EMDR stands for Eye Movement Desensitization and Reprocessing. According to the EMDR Institute, EMDR is a “psychotherapy that enables people to heal from the symptoms and emotional distress that are the result of disturbing life experiences.” It was discovered in the 1980’s when Francine Shapiro noticed it helped her in alleviating the distress she was experiencing due to traumatic memories resurfacing.

EMDR is an evidenced-based treatment which falls under the umbrella of Adaptive Information Processing. Anytime we experience a trauma, information is stored within the brain and cells of the body. We can remember sights, sounds, smells, and body sensations all associated with an event. When these memories are either not processed, or processed maladaptively, people can have an experience in the present, which triggers these memories from the past, keeping the person stuck in a loop of maladaptive thinking, feeling, believing, and behaving. Once the memories are processed, through the use of bilateral stimulation (eye movements, tapping, or sound), the brain is able to reorganize the information, thereby desensitizing the body/mind, and enabling the person to experience the freedom of living in the present moment, unbound by past experiences.

The eye movements used in this treatment are said to create a similar effect to that produced during the REM stage of sleep. The brain re-processes the information, from the very root which created the problem. While it may seem daunting to have to go through memories, EMDR is a structured, safe, effective, evidenced-based therapy. EMDR allows for one to remain fully grounded in the present moment, ensuring the avoidance of additional trauma. And, you don’t have to go into any detail, as the details are not as important as the overall feelings, thoughts, and sensations.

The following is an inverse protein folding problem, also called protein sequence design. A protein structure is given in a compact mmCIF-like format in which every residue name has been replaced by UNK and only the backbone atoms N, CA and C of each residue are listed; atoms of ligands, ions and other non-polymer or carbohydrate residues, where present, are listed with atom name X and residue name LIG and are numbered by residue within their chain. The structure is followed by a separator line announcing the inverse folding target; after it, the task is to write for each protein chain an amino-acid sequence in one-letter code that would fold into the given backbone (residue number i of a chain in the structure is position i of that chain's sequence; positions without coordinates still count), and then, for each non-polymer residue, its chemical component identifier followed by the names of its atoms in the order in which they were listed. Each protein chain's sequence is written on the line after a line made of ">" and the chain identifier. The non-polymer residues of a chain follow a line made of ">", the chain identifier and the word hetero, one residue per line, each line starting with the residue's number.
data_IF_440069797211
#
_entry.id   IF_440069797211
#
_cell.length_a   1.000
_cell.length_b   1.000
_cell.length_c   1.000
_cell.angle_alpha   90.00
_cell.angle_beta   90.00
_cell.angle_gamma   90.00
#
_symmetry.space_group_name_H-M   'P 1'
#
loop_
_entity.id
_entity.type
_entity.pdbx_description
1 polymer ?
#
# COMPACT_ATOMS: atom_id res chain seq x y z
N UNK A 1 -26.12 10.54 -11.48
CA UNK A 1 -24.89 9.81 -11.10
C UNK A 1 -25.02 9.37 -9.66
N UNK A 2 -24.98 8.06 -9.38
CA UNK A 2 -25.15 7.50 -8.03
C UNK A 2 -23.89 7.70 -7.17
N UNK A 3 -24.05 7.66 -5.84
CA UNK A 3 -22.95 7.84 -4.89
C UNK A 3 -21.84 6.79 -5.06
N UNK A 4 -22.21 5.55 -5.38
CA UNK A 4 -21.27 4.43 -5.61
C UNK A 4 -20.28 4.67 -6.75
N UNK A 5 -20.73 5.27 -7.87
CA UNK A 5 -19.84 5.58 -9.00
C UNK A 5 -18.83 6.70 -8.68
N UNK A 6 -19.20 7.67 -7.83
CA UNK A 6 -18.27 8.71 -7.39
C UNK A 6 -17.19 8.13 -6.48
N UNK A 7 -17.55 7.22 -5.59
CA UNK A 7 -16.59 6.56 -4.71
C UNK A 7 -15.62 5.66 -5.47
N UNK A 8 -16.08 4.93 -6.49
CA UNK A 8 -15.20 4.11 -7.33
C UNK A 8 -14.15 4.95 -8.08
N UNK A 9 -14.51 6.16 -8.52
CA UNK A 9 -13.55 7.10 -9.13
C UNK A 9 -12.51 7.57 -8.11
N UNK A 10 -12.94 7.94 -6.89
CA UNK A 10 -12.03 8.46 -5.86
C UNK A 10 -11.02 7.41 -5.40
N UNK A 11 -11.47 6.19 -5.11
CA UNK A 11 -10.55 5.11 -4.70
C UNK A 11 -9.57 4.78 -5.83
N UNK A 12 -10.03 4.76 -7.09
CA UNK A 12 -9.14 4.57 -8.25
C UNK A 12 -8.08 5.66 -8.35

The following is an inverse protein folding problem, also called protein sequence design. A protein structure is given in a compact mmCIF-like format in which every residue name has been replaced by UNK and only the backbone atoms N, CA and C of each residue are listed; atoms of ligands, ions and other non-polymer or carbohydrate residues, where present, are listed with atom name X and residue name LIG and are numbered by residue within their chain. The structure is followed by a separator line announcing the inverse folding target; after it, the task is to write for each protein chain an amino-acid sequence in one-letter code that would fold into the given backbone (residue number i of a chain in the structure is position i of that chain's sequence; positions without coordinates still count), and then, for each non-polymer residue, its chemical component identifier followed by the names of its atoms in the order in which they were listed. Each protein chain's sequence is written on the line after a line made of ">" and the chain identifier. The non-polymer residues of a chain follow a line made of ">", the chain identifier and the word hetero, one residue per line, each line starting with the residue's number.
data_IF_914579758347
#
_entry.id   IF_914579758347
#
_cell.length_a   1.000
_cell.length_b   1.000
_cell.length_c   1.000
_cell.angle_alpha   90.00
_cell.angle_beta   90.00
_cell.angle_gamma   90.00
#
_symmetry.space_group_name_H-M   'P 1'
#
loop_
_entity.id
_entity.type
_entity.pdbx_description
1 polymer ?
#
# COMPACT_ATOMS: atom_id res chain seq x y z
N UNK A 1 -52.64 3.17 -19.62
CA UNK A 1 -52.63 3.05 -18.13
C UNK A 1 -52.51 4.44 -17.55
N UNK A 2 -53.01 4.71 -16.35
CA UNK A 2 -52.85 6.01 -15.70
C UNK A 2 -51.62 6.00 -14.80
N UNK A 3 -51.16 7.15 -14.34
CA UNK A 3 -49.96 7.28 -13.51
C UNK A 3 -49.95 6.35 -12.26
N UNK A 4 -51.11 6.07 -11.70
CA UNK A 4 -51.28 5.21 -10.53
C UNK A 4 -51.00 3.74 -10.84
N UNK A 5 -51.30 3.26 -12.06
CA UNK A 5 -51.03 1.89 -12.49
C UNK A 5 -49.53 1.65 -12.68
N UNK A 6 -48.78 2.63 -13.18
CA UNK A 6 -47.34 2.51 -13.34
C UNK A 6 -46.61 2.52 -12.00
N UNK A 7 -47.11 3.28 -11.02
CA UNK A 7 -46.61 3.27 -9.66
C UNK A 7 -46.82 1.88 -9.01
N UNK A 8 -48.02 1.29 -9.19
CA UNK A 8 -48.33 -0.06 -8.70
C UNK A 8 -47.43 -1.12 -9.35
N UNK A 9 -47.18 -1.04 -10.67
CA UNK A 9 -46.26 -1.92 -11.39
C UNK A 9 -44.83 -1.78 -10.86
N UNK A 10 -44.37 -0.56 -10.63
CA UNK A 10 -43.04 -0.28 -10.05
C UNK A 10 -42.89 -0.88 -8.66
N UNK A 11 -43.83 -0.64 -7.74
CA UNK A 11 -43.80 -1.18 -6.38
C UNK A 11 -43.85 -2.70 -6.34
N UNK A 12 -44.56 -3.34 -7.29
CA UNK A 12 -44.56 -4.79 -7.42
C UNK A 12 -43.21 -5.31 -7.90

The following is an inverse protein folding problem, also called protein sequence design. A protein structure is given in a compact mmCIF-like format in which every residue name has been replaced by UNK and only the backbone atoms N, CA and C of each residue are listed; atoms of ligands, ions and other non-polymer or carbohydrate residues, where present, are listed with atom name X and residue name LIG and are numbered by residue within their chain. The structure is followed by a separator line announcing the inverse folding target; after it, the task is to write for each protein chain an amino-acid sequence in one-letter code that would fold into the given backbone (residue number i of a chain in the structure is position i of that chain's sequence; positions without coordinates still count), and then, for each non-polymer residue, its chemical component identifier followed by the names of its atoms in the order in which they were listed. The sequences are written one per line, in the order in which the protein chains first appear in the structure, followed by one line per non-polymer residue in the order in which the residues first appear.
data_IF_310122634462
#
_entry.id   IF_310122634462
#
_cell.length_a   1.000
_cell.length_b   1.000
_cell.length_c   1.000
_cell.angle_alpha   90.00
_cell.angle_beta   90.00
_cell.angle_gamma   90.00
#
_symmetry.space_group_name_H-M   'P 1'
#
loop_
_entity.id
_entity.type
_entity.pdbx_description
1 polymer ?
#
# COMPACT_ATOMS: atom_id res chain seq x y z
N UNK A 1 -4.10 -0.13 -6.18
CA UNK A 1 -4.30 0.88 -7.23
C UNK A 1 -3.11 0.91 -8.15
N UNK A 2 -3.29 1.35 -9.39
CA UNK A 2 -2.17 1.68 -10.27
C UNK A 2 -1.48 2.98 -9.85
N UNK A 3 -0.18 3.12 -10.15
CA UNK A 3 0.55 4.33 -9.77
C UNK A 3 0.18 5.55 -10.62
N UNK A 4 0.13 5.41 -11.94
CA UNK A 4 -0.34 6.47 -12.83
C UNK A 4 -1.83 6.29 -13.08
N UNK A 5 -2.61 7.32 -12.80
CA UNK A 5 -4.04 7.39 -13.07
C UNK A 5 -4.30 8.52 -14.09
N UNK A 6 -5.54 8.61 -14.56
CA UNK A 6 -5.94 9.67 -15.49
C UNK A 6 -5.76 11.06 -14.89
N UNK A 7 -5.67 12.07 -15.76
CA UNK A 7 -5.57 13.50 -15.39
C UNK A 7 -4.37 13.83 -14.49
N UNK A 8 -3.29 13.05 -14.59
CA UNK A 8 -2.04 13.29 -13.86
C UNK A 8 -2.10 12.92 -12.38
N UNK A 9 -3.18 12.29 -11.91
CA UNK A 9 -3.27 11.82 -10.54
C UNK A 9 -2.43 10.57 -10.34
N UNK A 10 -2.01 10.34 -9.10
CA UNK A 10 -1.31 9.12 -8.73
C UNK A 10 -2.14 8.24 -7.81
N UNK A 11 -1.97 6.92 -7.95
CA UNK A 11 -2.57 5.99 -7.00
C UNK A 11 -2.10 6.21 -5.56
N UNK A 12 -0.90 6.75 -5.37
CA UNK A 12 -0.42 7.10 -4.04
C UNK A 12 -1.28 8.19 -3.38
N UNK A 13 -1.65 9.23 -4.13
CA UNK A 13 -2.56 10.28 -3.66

EMDR is especially effective in people who have PTSD and can also be useful for people who have Anxiety, Phobias, Mood Disorders, Sleep Disorders, Grief, Addiction, Low Self Esteem, and Depression. People are generally able to recover physically and emotionally much quicker using EMDR than traditional talk therapy which can take years to process life events verbally.

Resources for more information on EMDR-

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